Devil GirlAfter this awesome display of violence against the surrounding shrubbery, the humans run back to the pub in terror while Nyah discovers Robert and Tommy cowering in some bushes. Nyah, seeing the young human, declares that she will take Tommy back to Mars, but Robert sticks up for the boy and won’t allow it. Nyah quickly hypnotizes Robert, forcing him to return to the attic while she takes Tommy by the hand and leads him into the saucer.

Meanwhile, the others have gathered around the bar and are having a few drinks while they discuss the situation. Nyah comes in through the door and in typical Martian fashion, mocks the humans since they have no power to stop her. Hennessey takes a different approach and tells Nyah that the only thing they’ve seen her do is kill, thus they have no evidence that she is really as advanced as she says. (Umm, what about the saucer, the invisible wall, Chani, interplanetary space travel,…). Well, whether this is a ploy to trick Nyah, or whether Hennessey is truly interested (I suspect both), Nyah commands him to follow her outside where he will see how powerful she truly is. Fearing for the worst, the others protest, but it is too late, as Hennessey follows Nyah out the door and into the saucer.

Devil GirlInside the ship, Nyah brings Hennessey into the control room (I guess. It looks pretty empty to be honest). Spotlights shine up onto the walls created little patterns, but I don’t see any machinery that would fascinate Hennessey as much as he appears to be. When he expresses his wonder at how cool the temperature is inside the ship, Nyah explains that the organic metal dissipates the heat: "The entire structure of the nuclear ship is made of organic metal, therefore each molecular cell can absorb its own amount of heat or cold." Sure. You betcha. She further explains that the ship is powered using "a nuclear fission, on a positive-negative static density." (Wow!)

Nyah tires of explaining everything to such a "savage primitive", and they leave the ship to return to the inn. While Hennessey has been inside the saucer, the others have not been idle. Carter has connected some electrical wires to the door knob and tries to electrocute Nyah as she enters. This second attempt to kill her serves only to irritate her further, and she threatens to kill Tommy if they keep up this nonsense. With a smirk, she proves once again how powerful she is by fading into the 4th dimension and disappearing from the room.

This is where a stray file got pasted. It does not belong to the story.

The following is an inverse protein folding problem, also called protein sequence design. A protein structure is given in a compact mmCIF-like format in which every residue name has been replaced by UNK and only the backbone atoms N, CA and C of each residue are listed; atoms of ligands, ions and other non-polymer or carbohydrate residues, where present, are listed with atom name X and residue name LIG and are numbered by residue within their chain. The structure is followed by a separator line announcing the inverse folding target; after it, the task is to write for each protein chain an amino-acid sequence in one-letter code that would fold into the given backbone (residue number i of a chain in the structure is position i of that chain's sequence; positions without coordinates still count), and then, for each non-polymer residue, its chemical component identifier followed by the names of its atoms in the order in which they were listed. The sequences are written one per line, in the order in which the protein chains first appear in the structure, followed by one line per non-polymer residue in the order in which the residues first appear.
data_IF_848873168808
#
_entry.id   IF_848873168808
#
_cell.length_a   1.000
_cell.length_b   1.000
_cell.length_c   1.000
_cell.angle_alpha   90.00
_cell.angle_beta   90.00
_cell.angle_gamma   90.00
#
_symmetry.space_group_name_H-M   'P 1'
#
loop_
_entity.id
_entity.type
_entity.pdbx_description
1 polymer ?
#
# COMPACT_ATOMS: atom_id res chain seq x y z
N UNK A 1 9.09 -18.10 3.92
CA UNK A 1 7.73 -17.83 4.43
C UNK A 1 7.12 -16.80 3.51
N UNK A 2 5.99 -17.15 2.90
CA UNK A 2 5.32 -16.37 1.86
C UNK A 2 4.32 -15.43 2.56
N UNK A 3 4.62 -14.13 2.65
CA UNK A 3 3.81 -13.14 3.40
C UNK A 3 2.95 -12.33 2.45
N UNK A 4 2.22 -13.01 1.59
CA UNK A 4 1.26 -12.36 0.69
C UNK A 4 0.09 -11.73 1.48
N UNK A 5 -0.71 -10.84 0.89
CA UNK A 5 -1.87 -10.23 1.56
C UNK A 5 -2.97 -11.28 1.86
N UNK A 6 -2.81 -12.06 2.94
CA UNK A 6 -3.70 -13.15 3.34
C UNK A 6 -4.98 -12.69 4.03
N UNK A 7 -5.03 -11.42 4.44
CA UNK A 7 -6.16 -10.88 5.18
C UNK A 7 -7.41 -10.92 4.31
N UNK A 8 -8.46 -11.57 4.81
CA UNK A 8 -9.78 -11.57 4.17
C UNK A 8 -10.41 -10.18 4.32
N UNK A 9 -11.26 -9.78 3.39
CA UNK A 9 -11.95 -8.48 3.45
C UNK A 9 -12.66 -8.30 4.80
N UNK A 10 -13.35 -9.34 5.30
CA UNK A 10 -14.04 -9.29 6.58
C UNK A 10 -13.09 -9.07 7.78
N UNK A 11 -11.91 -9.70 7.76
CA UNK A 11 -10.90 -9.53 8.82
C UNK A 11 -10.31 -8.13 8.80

I have to admit that Nyah has actually been quite patient with the humans. The only reason she is hanging around in the first place is to give her ship time to repair itself. After that, she is going to London and pluck up some men, so she has no need of these people at all. Despite the fact that they have shot her and tried to electrocute her, she hasn’t lifted a finger against them (except for the initial zapping of David, which was rather odd). If it was up to me, I would have zapped the whole lot of them and just kicked back in my ship until it was ready to go.

Realizing that Tommy has been abducted, the guests start to despair. In an effort to save Tommy, Carter goes to the ship and courageously offers to exchange himself for the boy since he would "better suit her purpose". (I have to wonder why Nyah just doesn’t take them both? Why bother bargaining at all?)

Back in the inn, Tommy suddenly appears from behind a curtains, apparently released from the saucer. He tells his story, saying that Nyah did in fact release him, but that he hasn’t see any sign of Carter. While retelling his adventures, Tommy mentions that he met a strange man in the attic, Robert. Realizing that Robert’s hiding place is now compromised, Doris runs from the run and up to the attic to warn him.